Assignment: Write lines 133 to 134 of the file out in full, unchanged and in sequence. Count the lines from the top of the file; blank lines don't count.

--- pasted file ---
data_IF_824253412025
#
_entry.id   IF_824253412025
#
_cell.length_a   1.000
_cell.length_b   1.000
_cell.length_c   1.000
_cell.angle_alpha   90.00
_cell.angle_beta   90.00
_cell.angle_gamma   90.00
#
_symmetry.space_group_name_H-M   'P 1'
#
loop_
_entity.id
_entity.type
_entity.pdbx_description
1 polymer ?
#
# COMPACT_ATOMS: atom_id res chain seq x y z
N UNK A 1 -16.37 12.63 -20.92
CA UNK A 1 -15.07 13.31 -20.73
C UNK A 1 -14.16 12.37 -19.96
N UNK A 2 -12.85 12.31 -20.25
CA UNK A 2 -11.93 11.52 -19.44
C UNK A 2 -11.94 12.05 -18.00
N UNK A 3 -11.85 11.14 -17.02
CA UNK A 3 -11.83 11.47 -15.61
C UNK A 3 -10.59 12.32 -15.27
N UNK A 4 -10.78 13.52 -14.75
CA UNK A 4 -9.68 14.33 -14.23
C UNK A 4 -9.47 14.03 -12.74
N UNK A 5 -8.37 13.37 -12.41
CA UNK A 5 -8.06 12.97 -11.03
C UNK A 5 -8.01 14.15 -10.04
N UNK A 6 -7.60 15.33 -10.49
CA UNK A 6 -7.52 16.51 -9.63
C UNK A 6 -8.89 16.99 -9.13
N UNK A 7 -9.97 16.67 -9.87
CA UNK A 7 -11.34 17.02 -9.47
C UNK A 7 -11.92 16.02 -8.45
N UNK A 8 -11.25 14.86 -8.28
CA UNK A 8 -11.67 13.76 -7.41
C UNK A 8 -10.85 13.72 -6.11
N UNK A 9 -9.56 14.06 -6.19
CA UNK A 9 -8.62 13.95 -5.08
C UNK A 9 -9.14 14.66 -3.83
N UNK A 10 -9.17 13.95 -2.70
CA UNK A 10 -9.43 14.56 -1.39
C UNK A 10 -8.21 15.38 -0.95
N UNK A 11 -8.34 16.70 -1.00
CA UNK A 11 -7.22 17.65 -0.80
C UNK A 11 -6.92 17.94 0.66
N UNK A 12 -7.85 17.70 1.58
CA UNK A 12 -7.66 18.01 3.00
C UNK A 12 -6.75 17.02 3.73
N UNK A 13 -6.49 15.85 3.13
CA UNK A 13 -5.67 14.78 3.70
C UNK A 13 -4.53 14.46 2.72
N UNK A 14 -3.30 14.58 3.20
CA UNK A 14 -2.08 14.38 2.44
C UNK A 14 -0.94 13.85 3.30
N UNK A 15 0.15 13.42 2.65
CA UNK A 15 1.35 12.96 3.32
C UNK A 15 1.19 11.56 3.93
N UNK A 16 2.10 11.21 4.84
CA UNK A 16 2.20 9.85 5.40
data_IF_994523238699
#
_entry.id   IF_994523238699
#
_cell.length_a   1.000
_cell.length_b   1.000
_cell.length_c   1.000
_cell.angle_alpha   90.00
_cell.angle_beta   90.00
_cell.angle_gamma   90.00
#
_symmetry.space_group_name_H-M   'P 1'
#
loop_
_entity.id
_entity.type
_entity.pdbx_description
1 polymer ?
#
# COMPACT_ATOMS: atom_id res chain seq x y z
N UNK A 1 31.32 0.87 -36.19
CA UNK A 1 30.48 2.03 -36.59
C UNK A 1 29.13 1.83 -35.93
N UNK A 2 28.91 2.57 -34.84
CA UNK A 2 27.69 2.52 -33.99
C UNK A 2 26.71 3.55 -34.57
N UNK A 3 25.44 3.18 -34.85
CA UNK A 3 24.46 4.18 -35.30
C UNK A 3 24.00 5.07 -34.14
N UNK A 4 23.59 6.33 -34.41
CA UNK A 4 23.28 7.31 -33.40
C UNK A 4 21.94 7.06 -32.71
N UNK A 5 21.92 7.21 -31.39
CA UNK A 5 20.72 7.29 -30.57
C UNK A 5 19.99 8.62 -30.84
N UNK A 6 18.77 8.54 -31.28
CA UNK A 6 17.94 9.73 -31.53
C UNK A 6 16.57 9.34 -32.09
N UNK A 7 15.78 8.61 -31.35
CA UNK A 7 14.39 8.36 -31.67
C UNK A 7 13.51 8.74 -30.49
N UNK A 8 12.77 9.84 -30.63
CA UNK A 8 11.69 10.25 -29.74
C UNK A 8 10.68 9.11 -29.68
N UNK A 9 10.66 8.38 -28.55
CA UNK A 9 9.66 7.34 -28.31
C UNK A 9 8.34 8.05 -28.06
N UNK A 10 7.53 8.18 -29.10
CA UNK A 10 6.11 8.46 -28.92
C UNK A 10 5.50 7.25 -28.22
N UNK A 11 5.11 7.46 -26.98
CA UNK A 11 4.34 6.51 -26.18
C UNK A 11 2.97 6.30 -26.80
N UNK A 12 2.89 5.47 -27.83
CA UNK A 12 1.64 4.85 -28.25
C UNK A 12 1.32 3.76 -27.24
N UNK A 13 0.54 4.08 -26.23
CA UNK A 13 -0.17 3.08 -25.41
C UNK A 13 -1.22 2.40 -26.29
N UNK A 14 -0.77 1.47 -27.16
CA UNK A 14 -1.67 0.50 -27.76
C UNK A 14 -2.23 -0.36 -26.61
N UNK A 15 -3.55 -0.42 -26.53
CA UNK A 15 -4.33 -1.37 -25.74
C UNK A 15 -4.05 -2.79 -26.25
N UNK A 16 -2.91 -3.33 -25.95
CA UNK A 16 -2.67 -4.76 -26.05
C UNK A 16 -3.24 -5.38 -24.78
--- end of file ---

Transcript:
N UNK A 16 -2.91 -3.33 -25.95
CA UNK A 16 -2.67 -4.76 -26.05